Gene test for candida a possibility

Candida is the fourth most common bloodstream infection in the United States, yet it is often hard to distinguish from a bacterial infection. The yeast-like fungus normally lives in the mouth and gastrointestinal tract without causing trouble, but antibiotics or other drugs can kill off competing bacteria and cause an overgrowth.

When Candida organisms enter the blood, they can be disseminated throughout the body, causing severe illness: can kill 10-15% of critically ill patients within the first 24 hours of infection. If undetected for up to three days, they kill 30% of patients.

However, researchers at Duke University in North Carolina have found that mice infected with the Candida albicans fungus have a telltale signature of genes that are active, or expressed, that is not found in the blood of healthy mice. Using this, they created a genetic pattern or signature associated with yeast infection whch also allowed them to distinguish the fungal infection from a staph infection, another bloodstream disease that shares the same set of symptoms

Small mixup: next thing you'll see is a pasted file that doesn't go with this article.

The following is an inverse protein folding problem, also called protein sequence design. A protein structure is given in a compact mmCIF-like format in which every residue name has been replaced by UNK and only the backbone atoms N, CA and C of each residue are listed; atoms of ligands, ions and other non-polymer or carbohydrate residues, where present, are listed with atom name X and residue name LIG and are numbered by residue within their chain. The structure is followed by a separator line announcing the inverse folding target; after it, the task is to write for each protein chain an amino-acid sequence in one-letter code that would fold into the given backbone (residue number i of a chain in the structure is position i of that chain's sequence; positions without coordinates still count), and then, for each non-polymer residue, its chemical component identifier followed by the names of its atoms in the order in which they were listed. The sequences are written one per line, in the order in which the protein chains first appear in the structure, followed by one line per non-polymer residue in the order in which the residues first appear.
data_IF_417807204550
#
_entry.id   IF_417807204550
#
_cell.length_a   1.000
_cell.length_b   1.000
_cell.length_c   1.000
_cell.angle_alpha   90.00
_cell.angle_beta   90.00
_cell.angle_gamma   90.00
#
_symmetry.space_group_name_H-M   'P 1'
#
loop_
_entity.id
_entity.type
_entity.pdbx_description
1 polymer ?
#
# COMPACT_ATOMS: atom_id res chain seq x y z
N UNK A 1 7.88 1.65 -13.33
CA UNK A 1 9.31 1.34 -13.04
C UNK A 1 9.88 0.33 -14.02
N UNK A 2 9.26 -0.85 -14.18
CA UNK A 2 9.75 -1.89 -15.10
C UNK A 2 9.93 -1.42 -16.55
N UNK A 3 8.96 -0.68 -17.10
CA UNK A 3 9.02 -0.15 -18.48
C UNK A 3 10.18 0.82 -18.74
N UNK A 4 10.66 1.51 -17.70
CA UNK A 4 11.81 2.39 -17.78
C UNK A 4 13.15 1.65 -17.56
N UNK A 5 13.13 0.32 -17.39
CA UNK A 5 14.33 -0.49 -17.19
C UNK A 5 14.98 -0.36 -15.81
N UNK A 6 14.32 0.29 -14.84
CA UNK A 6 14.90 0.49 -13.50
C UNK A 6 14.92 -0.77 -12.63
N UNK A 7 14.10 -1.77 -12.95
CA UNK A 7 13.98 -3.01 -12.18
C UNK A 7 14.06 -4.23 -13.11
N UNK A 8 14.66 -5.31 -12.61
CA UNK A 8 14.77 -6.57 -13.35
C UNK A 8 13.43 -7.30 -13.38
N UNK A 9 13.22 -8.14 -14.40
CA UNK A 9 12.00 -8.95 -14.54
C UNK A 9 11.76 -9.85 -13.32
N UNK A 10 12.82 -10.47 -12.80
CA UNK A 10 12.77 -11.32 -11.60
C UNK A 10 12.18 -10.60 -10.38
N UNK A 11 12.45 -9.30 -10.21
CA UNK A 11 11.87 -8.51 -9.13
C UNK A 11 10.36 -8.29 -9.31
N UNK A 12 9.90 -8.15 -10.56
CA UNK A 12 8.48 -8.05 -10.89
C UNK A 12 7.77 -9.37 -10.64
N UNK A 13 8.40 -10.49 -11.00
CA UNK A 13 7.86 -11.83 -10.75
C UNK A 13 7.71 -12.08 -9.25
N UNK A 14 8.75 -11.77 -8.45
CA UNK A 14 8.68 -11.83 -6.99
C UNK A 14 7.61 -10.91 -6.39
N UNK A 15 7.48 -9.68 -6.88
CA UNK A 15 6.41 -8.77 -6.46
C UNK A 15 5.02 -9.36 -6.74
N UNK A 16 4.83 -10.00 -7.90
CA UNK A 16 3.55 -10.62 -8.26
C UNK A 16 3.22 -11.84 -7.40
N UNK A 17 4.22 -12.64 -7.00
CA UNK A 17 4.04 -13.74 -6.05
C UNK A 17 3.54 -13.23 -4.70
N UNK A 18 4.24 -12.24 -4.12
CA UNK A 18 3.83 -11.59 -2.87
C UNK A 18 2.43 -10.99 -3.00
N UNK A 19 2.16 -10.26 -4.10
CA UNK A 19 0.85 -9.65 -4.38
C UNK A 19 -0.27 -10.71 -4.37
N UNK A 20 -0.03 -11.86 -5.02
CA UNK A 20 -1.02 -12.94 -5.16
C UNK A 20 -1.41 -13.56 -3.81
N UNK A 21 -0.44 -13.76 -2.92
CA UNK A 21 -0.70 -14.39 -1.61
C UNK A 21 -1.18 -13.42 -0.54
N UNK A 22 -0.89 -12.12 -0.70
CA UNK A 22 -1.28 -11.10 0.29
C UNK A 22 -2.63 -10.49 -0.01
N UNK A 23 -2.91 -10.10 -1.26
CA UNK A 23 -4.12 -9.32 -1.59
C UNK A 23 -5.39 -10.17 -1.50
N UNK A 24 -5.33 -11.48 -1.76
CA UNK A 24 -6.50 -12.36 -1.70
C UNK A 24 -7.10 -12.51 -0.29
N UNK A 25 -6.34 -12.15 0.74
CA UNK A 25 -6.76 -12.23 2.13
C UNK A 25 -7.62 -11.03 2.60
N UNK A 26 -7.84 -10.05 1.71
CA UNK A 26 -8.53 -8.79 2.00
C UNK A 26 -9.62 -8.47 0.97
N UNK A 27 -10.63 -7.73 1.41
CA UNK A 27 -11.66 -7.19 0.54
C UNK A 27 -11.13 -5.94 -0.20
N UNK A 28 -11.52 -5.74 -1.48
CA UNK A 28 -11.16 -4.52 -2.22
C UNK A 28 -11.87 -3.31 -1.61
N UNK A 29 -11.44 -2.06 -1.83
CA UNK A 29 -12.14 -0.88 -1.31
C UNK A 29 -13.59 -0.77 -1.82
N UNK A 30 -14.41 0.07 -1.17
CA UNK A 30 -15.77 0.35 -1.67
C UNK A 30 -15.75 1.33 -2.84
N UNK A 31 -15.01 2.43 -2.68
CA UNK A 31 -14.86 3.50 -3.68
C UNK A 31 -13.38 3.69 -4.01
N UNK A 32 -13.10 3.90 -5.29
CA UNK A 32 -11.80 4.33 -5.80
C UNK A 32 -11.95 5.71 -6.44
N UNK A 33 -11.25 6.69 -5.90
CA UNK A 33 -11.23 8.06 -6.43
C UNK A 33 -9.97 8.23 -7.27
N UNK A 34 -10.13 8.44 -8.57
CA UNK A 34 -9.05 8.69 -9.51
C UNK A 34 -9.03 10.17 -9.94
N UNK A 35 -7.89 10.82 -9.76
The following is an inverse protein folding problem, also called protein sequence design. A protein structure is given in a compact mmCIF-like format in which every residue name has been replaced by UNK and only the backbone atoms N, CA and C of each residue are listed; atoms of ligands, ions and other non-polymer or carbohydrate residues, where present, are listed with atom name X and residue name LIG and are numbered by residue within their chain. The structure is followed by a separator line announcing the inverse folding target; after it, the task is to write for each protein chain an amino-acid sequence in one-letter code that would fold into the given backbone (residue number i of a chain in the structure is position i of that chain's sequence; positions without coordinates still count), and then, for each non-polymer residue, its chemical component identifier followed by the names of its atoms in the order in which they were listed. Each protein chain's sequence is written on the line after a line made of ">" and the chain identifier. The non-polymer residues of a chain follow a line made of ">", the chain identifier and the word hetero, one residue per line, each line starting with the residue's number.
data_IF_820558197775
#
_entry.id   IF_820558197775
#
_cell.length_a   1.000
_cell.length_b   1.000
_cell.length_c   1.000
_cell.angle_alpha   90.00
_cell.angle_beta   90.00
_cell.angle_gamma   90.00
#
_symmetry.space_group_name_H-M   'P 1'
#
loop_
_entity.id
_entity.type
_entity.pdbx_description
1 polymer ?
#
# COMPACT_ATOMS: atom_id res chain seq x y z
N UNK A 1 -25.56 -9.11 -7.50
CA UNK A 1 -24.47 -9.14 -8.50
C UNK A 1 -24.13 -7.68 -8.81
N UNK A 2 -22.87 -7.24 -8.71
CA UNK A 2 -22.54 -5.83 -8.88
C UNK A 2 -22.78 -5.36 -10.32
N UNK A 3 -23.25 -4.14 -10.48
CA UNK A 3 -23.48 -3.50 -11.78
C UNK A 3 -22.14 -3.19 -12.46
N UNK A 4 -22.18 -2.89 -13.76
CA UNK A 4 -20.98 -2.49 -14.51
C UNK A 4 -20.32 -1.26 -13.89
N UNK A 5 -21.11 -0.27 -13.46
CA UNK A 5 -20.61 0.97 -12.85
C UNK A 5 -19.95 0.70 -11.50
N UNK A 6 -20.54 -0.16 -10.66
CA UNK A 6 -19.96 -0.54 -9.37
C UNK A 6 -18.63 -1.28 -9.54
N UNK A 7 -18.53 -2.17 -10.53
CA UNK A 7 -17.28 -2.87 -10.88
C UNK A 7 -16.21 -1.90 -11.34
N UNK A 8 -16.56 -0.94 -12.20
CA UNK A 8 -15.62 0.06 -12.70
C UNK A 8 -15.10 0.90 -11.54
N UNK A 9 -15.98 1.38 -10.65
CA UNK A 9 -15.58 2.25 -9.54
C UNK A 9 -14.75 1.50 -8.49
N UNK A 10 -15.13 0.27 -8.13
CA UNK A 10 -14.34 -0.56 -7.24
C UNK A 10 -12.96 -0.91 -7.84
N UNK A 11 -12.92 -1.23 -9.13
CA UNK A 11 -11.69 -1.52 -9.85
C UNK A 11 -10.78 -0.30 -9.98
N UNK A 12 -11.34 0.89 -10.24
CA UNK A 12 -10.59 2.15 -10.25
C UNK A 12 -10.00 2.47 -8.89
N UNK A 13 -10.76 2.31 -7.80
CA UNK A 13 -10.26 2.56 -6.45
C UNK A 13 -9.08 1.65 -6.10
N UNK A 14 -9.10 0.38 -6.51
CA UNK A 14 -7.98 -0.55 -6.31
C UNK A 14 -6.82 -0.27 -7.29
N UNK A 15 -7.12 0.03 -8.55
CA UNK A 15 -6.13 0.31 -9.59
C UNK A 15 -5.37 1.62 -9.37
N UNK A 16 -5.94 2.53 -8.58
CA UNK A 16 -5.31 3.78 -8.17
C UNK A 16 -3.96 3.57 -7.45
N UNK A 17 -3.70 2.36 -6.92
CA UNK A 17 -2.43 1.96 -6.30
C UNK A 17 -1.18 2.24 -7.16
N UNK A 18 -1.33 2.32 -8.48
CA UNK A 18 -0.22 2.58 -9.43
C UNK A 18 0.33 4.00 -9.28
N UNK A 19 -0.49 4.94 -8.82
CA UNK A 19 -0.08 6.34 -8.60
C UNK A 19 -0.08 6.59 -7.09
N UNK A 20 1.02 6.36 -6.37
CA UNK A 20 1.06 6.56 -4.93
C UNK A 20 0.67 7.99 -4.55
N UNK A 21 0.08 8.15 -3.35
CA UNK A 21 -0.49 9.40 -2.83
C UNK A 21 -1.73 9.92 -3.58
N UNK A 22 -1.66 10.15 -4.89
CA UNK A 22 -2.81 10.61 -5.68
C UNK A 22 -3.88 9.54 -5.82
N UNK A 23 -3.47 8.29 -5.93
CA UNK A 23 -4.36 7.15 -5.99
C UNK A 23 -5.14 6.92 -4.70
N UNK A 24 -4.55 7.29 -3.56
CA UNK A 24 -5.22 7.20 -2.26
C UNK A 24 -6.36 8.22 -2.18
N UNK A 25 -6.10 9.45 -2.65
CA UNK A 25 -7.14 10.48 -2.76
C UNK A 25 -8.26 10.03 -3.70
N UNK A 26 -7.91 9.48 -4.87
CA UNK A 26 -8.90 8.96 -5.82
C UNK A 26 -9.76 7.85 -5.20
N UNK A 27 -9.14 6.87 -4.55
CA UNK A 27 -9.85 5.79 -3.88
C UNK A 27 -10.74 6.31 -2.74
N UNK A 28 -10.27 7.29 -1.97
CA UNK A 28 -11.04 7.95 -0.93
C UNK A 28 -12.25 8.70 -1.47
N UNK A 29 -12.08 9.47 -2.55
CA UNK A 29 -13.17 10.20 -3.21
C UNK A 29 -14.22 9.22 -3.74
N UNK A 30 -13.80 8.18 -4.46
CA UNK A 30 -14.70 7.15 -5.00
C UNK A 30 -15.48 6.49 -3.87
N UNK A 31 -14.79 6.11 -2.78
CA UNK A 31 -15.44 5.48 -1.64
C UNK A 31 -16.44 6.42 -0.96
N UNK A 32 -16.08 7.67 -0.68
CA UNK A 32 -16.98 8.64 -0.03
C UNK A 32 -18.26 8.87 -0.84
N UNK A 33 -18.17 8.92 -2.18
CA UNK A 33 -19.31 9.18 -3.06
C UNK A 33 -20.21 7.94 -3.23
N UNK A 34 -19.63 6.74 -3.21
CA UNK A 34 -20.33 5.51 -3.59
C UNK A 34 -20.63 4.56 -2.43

The researchers believe that the study provides the basis for development of a blood-gene expression tests in humans to detect the infection earlier than can be done using currently available methods.

Courtesy of Reuters




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First Published March 2010


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